© The Financial Times Ltd 2015 FT and 'Financial Times' are trademarks of The Financial Times Ltd.
February 20, 2008 1:32 am
KKR Financial Holdings, the listed affiliate of the private equity group, has delayed repayment of billions of dollars of commercial paper for the second time and begun a new round of restructuring talks with creditors less than six months after a rescue rights issue.
In a regulatory filing on Tuesday, KKR Financial Holdings (KFN) said it had begun talks with creditors and deferred repayment of a chunk of debt due last Friday. The move is a further embarrassment for KKR, following a $270m bail-out of the leveraged investment vehicle last September, which saw founders Henry Kravis and George Roberts personally inject cash.
KFN is a leveraged investment vehicle that had borrowed in the commercial paper markets to invest in home loans, particularly the “Alt-A” loans seen as riskier than mainstream borrowers but safer than subprime loans. Like other mortgage-backed securities, Alt-A loans have been hard-hit by the credit squeeze and US house price falls.
Last week, Standard & Poor’s, the credit rating agency, downgraded KKR Pacific, one of the two funding vehicles for KFN, by two notches to A-3 because of falls in the value of the mortgages.
KFN is one of many borrowers hit by the seizing-up of the asset-backed commercial paper market. But, unlike most similar borrowers, KFN used extendible commercial paper known as secured liquidity notes, which allowed it last October to defer payment of half its borrowings to February 15 and the rest to March 13.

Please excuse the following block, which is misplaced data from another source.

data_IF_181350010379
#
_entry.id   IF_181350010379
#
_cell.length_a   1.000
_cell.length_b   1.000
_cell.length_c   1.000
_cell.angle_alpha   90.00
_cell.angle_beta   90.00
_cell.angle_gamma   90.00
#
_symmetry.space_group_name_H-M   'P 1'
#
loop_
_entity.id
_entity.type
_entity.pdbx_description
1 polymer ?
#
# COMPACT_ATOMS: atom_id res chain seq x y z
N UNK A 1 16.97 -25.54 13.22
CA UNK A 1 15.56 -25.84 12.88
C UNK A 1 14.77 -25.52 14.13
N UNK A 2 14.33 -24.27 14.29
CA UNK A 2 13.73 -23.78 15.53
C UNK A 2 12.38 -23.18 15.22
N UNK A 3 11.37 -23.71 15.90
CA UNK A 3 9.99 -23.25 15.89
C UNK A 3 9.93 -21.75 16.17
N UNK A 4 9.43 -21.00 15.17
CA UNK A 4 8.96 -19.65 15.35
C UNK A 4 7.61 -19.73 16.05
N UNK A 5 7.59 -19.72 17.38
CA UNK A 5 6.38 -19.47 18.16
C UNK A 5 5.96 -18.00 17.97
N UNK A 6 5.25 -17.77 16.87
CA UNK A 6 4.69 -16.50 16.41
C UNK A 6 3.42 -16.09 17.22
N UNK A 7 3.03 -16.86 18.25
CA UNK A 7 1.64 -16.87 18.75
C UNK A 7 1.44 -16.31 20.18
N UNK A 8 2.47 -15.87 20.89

On Tuesday KFN put off February repayments until March 3, but warned that most investors had the right to demand their money back with one day’s written notice.
KFN’s statement gave few details of its restructuring talks, saying only that it had given some note-holders the option of taking a slice of the underlying mortgages in lieu of repayment. It declined to comment further.
KFN converted from a real estate investment trust last year as it moved away from investing in mortgages to focus on corporate loans, selling $5.1bn of its home loan portfolio at a loss in August. It said then it had funded $5.3bn of its remaining mortgage investments through the commercial paper programmes, although it has paid it down steadily since then.
Please don't cut articles from FT.com and redistribute by email or post to the web.